Jonnie Comet30 May 1997
There have been some who question my use of British Commonwealth English, claiming that, for an American-born writer and scholar living in the late 20th C., and especially as an educator in language arts, I of all people ought to be embracing the usage of modern American English. The fact is that for purely academic reasons I have been adhering to this usage almost exclusively since about 1972, except in those forums where Americentric instructors and those unable to recognise the Queen’s English forbade it (I have had PhDs in English literature ask me why I’d misspelt this way, not realising it might have been deliberate). Though it may leave me vulnerable to heated debate, particularly from anti-Anglo Americans, I can and do set forth my rationale in honest, reasonable terms.
The first is that the English invented the language. Swift once advocated a ‘language police’ to correct errors and enforce spelling and mechanics, an idea upon which Dr Johnson obviously leaned in compiling his first English Dictionary in 1755. I confess I sort of like the idea– well, consider the alternative, which smacks of linguistic relativism. But then, openly despising all things English or European, Emerson advised his friend Webster to concoct an American dictionary in the early 19th C, in which all vestiges or Anglo- or Eurocentric usage would be ‘corrected’. In this heavy-handed anti-Anglo anti-dogmatism, itself hypocritically dogmatic, the idea of a deliberately deviant form of the language emerged. I would therefore submit that this typically Romantic (and American) rebellion has caused more confusion than good, and my next few points will support that.
Next, the use of Commonwealth usage represents a more enlightened world view. Only the culturally ignorant would refer to British spellings and usage as ‘wrong’ and the American ones as ‘right’, when the United States is the only English-using society which deviates from the established English usage materially, such as in prescribed rules of grammar, spellings and pronunciations. If we are ever to unite this world by a common language, that language ought to be English, and not American English but the real thing. Consider, dear Reader, before you claim that America somehow outweighs England in all things considerable, that the largest English-speaking populace in the world is neither America nor England itself, but the Commonwealth Republic of India; and the Indians use British English. In numbers alone the original form must take precedence; for in fact, the total population of the world using British English in everyday discourse, occupying every continent of the globe, in writing as well as speech, outnumbers the Americans three to one.
I may be American by birth and Italian at heart, but I am English by choice. My sensibilities are English, not American. Like a pre-1770s Colonial I see things through English precedents and do not subscribe to Emerson’s proud boast that the United States is somehow entitled to be culturally and linguistically superior to and insulated from England. For my life I cannot see how any thinking person can claim that. The British have been America’s staunchest ally, culturally, financially and militarily, since the first third of the 1800s and still own more real estate in America than any other foreigners. Further the entire institution of the American nation is predicated on English common law and the forerunners of English history, culture, architecture and philosophy. Refusal to accept this is akin to denying the genetic primacy of a parent. To contend that the United States could somehow exist entirely independent of England is rash, unenlightened and possibly even an indication that one is feeling ideologically threatened.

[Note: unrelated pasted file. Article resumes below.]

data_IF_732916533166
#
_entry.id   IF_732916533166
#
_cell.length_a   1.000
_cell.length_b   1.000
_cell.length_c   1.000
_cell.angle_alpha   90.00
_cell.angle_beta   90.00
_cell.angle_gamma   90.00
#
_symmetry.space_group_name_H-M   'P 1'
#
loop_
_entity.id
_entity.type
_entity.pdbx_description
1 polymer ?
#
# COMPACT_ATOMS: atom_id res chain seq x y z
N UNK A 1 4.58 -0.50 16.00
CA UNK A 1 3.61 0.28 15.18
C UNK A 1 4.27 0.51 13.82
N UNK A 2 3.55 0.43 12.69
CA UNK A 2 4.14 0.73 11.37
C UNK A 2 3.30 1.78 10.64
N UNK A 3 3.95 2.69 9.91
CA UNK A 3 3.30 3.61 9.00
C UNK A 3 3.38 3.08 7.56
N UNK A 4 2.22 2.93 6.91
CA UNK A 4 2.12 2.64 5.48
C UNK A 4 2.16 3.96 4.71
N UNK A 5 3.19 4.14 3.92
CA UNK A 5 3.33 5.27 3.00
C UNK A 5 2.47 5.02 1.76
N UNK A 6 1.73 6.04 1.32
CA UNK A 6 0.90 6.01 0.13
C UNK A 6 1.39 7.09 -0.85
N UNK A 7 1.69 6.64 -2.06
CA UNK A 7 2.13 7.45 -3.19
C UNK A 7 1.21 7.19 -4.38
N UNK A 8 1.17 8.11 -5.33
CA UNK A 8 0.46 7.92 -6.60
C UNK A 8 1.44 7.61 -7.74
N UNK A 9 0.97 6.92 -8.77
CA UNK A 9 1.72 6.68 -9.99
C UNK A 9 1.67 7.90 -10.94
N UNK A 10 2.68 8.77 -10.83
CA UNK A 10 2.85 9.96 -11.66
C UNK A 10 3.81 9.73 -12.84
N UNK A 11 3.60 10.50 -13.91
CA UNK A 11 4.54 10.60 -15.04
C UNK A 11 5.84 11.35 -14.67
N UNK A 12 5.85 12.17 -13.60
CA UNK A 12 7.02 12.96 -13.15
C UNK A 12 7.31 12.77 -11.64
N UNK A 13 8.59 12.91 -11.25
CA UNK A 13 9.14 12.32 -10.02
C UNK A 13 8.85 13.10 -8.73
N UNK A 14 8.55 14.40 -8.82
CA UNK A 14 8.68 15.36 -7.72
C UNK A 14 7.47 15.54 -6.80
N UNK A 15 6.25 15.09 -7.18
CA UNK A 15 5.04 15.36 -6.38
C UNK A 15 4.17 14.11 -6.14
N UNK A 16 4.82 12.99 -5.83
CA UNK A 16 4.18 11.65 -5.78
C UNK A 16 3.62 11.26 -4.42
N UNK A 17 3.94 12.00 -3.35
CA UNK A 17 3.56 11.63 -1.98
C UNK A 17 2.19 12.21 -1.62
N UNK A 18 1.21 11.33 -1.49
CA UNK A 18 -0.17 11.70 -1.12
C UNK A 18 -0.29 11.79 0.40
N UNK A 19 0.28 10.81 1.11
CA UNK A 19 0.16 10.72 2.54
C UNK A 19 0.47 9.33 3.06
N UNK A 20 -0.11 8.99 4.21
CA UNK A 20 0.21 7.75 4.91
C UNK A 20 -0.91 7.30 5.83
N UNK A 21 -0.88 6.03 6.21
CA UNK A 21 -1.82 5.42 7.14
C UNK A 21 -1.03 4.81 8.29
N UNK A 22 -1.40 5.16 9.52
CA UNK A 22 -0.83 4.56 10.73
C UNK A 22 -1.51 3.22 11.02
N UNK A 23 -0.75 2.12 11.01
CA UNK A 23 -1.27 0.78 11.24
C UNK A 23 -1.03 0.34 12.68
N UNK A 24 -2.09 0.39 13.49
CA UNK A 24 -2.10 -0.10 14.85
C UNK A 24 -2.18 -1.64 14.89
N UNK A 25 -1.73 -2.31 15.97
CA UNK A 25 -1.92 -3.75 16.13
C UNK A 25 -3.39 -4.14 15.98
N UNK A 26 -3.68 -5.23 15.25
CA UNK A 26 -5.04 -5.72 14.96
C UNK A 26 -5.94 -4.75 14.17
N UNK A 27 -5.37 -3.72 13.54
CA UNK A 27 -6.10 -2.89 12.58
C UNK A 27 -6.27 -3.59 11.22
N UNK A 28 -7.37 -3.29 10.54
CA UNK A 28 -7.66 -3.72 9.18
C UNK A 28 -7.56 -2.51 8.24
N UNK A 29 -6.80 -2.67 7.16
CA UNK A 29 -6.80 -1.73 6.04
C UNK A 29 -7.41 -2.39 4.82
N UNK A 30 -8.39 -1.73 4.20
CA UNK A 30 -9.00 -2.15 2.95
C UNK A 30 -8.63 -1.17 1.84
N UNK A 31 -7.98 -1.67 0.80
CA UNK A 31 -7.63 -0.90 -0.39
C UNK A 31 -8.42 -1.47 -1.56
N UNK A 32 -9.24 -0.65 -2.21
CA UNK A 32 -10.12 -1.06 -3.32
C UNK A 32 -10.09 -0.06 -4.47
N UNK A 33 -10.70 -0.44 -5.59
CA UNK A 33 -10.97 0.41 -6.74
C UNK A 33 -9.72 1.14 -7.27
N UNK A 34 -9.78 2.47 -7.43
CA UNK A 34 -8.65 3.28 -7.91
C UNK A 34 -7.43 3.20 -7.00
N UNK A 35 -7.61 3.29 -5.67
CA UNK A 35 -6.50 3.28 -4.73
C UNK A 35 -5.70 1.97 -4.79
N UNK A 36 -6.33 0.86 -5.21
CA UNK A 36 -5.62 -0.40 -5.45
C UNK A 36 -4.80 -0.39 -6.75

The last justification is the most strongly held of all and hearkens back to Swift’s point. In all my pedagogical studies, especially in the English content areas, the gravest concern of the instructors and textbook authors seems to be the inclusion of what are known as ‘multicultural’ influences. The modern stated mission for liberal language educators in America is to tolerate, absorb, and in some cases even teach ‘nonstandard’ variations of English. I submit that this is woefully anti-literate and anti-intellectual. These deviations tend to come from people whose education in standard English is below the desired ideal, as defined by the schools themselves– in other words, the people who deviate from standard English do so because they are ignorant of it, not because out of poetic licence they have opted to use something else for some kind of effect. My argument is this: if we are expected to accept alterations to a dynamic language from undereducated elements of society, then why must I be considered ‘incorrect’ to insist that the language could and should likewise be affected by higher-educated elements of society, even– and mark this point very clearly– from the most enlightened and highest-educated elements of all, those who are aware that American English is not the definitive form of the language? If we are ever to be better people, and a better society, we must be upwardly mobile in our aspirations. Rather than accepting inferior linguistics, we should be fostering superiority in our communication. For my part, then, I shall adopt the language of kings and nobles, use it well and encourage all in my sphere of influence to do likewise.
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